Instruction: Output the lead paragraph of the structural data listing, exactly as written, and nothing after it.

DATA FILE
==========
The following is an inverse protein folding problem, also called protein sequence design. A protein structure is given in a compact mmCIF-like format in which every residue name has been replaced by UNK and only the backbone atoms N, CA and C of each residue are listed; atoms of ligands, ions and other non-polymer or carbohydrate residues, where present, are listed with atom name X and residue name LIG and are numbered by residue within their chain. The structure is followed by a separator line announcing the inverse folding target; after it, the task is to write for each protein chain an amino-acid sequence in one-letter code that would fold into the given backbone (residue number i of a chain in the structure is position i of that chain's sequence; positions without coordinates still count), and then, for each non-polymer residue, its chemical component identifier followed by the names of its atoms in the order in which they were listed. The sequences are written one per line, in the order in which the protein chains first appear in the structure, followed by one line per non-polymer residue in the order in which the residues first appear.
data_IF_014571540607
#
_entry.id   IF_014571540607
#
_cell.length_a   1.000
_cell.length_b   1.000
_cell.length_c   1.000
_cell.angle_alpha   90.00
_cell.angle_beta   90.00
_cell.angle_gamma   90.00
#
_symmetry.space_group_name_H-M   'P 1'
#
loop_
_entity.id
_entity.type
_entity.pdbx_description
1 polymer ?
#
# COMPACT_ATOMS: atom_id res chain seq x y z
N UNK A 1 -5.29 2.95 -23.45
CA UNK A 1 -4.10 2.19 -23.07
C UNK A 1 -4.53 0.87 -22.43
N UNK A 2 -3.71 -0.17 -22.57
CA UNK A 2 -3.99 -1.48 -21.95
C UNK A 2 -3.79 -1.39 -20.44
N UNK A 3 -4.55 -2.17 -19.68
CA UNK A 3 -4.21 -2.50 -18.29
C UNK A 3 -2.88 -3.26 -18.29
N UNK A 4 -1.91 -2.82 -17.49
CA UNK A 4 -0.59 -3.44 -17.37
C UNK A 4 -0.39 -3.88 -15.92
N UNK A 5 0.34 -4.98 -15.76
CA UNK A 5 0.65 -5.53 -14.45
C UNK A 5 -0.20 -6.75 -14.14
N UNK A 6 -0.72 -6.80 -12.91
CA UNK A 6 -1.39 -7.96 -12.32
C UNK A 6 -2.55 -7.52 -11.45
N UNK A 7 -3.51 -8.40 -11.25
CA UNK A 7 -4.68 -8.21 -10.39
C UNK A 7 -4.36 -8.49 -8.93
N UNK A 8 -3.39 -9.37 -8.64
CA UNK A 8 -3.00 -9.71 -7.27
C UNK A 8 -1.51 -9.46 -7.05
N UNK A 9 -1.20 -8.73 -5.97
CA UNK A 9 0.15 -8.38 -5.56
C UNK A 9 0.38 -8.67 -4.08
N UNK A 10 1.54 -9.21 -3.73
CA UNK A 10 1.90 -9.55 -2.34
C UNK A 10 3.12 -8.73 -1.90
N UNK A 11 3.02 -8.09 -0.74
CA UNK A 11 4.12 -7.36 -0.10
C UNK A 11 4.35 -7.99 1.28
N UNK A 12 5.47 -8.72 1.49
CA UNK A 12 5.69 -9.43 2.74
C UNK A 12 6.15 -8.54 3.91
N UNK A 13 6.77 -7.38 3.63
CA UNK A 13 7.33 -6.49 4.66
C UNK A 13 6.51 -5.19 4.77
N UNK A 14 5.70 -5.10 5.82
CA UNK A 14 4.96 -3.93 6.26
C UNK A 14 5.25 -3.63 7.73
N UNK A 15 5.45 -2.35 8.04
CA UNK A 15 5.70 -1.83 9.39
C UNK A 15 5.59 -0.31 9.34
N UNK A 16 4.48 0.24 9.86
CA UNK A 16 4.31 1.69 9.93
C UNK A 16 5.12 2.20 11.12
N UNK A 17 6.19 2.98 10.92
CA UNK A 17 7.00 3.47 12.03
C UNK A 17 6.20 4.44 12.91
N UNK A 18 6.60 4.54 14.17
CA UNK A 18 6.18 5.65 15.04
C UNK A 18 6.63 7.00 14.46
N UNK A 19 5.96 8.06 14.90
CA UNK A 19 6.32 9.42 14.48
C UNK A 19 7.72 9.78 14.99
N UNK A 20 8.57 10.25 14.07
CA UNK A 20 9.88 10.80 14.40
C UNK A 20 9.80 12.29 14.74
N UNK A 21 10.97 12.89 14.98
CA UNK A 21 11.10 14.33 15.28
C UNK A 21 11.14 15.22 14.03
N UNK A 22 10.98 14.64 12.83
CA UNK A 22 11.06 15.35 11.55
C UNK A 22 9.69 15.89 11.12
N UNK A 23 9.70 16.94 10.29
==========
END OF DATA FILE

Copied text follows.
The following is an inverse protein folding problem, also called protein sequence design. A protein structure is given in a compact mmCIF-like format in which every residue name has been replaced by UNK and only the backbone atoms N, CA and C of each residue are listed; atoms of ligands, ions and other non-polymer or carbohydrate residues, where present, are listed with atom name X and residue name LIG and are numbered by residue within their chain. The structure is followed by a separator line announcing the inverse folding target; after it, the task is to write for each protein chain an amino-acid sequence in one-letter code that would fold into the given backbone (residue number i of a chain in the structure is position i of that chain's sequence; positions without coordinates still count), and then, for each non-polymer residue, its chemical component identifier followed by the names of its atoms in the order in which they were listed. The sequences are written one per line, in the order in which the protein chains first appear in the structure, followed by one line per non-polymer residue in the order in which the residues first appear.